While having a growing household vulnerability of inconsistent payments, policymakers could have a reason to increase rates, creating the risks of slow growth or even a housing price correction.

The What-if?

In 2001, when Canada was going through a recession, the Bank of Canada lowered interest rates to increase investor involvement in real estate. The low rates allowed homeowners to carry a larger amount of mortgage debt, which was seen again in 2020. This increased demand for housing but also raised the risk of interest payment affordability. Thus, the question that needs to be answered is, will investors be able to consistently pay their payments, or will they go into debt and must foreclose or dilute their investments? With debt among investors rising, the attraction of investments will decrease and cause a market downfall.

If a correction happens again, the government is well-prepared to handle it and has put more limitations on loan lending compared to the 2000s. Canada now has a sound risk management policy on giving out loans to eligible investors who have a stable income to fall back to with low debt. To prevent ineligible lending, Canada also has regulations across a range of financial system participants. These risk management regulations not only manage how financial institutions work but also make sure that risks are only taken if they have a high probability of profitable payback.

Even a well-thought-out framework sometimes has faults in its system. The household debt and Canada’s red-hot housing market have always been considered major vulnerabilities, especially when it comes to the quality of new mortgage borrowing. According to the Bank of Canada Financial System Review of 2021, the share of new mortgages with a loan-to-income ratio above 450% rose by 22% of all mortgages in the second half of 2020, which results in bad quality mortgage borrowing. If a major unemployment loss or a sudden drop in the price of homes were to occur, highly indebted homeowners have less flexibility to deal with an upcoming rise in costs on their mortgages. This would be the case because their income would not be able to afford their payments on the mortgages.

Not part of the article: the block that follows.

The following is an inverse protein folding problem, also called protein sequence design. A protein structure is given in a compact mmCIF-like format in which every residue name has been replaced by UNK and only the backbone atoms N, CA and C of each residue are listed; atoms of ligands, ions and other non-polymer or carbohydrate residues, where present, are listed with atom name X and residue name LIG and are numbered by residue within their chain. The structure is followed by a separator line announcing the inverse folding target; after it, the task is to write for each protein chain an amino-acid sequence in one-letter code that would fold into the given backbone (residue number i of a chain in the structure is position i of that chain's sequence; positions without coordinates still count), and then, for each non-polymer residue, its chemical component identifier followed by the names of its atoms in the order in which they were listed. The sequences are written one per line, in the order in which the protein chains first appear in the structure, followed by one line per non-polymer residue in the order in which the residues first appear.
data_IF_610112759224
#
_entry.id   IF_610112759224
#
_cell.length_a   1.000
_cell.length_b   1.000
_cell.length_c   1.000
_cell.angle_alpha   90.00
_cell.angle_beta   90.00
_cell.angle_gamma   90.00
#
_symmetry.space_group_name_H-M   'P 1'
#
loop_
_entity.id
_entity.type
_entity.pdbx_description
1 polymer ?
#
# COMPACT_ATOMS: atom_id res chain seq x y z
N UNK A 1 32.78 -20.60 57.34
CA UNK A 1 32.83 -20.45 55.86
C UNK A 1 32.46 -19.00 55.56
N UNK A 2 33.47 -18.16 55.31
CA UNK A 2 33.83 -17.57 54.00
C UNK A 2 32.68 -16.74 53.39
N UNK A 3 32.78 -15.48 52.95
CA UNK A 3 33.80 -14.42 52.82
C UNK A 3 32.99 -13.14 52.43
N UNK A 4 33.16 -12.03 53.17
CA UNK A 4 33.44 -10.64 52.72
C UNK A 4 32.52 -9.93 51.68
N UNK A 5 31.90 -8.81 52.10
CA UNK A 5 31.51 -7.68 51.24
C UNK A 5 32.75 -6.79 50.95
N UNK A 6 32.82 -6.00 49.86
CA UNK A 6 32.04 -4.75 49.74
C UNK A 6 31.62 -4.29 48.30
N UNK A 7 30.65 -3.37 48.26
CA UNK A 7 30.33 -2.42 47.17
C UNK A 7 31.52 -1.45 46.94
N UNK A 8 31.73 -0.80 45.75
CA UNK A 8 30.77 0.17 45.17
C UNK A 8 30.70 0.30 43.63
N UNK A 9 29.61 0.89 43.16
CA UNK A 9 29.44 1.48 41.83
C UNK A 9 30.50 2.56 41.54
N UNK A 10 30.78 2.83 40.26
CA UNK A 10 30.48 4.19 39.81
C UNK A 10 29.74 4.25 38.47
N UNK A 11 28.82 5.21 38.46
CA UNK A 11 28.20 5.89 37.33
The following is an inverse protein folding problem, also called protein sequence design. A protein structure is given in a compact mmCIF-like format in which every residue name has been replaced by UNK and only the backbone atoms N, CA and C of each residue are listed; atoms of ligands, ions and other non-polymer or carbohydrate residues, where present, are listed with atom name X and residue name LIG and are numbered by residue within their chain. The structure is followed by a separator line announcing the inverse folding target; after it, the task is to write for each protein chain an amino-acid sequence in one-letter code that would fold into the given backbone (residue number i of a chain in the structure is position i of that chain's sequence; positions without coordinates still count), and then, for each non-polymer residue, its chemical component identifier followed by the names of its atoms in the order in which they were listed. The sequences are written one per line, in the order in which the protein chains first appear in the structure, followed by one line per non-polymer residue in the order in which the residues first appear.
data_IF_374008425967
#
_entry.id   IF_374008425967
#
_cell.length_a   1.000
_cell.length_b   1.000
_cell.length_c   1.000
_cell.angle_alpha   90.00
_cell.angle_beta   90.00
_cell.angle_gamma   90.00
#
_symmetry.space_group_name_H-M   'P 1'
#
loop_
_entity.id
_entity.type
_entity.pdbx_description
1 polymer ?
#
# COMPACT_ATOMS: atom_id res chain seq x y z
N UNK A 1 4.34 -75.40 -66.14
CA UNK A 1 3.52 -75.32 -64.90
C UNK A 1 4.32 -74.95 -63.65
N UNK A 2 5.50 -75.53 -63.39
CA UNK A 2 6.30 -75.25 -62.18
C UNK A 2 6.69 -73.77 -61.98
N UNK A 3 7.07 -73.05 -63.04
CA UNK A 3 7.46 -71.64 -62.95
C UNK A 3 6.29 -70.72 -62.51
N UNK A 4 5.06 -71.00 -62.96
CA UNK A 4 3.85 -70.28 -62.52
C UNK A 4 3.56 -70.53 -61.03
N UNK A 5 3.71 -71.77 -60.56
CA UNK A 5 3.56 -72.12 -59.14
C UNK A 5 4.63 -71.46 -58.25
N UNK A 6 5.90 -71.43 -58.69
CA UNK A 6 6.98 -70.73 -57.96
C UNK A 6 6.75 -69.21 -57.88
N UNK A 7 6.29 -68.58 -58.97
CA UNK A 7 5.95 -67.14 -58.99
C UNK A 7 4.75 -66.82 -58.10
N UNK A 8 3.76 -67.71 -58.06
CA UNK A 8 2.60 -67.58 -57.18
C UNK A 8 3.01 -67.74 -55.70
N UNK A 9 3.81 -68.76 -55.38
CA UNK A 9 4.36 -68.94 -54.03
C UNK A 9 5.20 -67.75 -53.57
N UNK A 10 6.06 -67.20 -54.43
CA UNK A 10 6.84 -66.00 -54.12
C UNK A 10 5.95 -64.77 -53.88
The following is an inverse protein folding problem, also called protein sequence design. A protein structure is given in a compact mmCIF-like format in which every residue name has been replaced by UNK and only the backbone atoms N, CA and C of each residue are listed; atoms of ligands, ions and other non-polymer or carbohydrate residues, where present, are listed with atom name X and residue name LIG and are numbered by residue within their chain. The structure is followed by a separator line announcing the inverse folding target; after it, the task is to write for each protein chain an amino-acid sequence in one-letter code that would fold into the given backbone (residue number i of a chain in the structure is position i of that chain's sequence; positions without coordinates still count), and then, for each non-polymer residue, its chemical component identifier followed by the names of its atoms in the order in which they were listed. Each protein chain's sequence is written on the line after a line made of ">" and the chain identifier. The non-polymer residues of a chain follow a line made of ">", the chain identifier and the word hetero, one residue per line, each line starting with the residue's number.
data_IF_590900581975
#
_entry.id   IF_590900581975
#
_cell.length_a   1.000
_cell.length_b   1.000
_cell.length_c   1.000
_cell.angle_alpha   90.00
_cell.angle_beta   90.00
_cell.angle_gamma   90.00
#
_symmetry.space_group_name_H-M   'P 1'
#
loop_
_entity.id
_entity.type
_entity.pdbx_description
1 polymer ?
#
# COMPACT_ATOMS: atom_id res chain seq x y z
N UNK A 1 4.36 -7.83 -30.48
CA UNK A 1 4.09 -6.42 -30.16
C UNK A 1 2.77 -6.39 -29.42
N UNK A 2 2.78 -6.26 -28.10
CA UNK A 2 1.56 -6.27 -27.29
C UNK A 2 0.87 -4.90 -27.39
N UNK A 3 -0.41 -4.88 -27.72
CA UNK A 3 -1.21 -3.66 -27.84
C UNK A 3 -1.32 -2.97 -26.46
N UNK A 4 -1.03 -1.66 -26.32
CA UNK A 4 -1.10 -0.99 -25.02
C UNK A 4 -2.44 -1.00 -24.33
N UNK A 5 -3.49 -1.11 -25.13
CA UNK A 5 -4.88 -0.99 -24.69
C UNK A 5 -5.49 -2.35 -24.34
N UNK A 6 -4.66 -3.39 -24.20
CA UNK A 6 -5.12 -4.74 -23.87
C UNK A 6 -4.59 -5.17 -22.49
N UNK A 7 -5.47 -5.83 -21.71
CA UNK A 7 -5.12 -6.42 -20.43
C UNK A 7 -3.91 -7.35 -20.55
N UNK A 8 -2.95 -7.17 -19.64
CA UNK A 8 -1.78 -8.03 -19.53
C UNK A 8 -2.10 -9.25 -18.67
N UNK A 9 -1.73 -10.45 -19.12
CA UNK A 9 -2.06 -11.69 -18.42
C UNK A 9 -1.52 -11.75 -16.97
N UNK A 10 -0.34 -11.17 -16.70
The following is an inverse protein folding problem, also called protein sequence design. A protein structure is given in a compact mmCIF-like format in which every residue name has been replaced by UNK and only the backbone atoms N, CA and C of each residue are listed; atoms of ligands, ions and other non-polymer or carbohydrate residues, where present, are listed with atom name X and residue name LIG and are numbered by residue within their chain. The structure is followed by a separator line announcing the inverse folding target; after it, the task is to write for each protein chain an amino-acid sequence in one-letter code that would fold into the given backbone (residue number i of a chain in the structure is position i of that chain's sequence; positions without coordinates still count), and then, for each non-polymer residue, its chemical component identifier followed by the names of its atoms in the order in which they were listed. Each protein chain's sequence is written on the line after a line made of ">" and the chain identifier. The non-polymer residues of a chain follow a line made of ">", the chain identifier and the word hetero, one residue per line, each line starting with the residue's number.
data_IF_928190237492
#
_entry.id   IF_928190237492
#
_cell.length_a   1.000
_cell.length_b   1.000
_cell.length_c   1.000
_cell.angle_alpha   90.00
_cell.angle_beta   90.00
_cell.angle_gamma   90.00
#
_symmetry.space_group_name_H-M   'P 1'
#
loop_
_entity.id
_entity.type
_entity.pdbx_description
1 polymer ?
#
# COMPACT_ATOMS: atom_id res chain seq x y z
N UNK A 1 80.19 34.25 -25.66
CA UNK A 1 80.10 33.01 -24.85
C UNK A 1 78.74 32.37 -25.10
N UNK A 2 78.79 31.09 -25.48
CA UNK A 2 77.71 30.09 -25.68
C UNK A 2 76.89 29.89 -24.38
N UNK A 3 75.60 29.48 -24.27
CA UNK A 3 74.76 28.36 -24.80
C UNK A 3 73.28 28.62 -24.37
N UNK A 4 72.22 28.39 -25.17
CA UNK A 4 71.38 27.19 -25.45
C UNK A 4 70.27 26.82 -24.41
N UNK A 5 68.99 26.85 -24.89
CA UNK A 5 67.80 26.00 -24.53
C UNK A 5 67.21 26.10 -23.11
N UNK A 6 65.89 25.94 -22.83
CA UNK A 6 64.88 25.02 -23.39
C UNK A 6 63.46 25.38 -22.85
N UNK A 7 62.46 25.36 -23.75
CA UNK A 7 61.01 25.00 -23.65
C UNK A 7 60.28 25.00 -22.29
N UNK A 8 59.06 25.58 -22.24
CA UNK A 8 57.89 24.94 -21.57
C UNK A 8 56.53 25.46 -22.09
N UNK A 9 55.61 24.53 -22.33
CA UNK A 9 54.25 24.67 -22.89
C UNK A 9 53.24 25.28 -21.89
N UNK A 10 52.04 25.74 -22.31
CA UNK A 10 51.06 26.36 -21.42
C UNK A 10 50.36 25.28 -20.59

Through the pandemic, household finances have still been intact due to government support grants and programs. However, as the mortgage debt and monthly payments secret increase, some homeowners are at risk of overleveraging. If there was an increase in interest rates and the homeowners could not afford their payments, this could lead to the foreclosure of the property and eviction.

As the government started offering benefits, many homeowners took part in low interest rate investments. But if the payments on those investments cannot be made—along with many foreclosures—the equity gains on the housing market will start decreasing. Home equity values will then become overpowered by the rising mortgage rates and mounting loans. So, the lenders would keep the houses on their portfolios, and with the late mortgage payments and large debts, the lenders would stop loaning money and try to recover their debt. This happened in 2008, with banks being overleveraged with a high liability rate, which resulted in them collapsing and therefore causing a significant financial crisis.

Looking out into the future, regulations, even with new ones being instated, have not been as effective. Thus, decreasing interest rates was a short-term solution to increasing investor attraction during the pandemic. In the period of post-pandemic recovery, the Canadian government and its citizens should be prepared to counter any consequences that our fragile economy and markets create.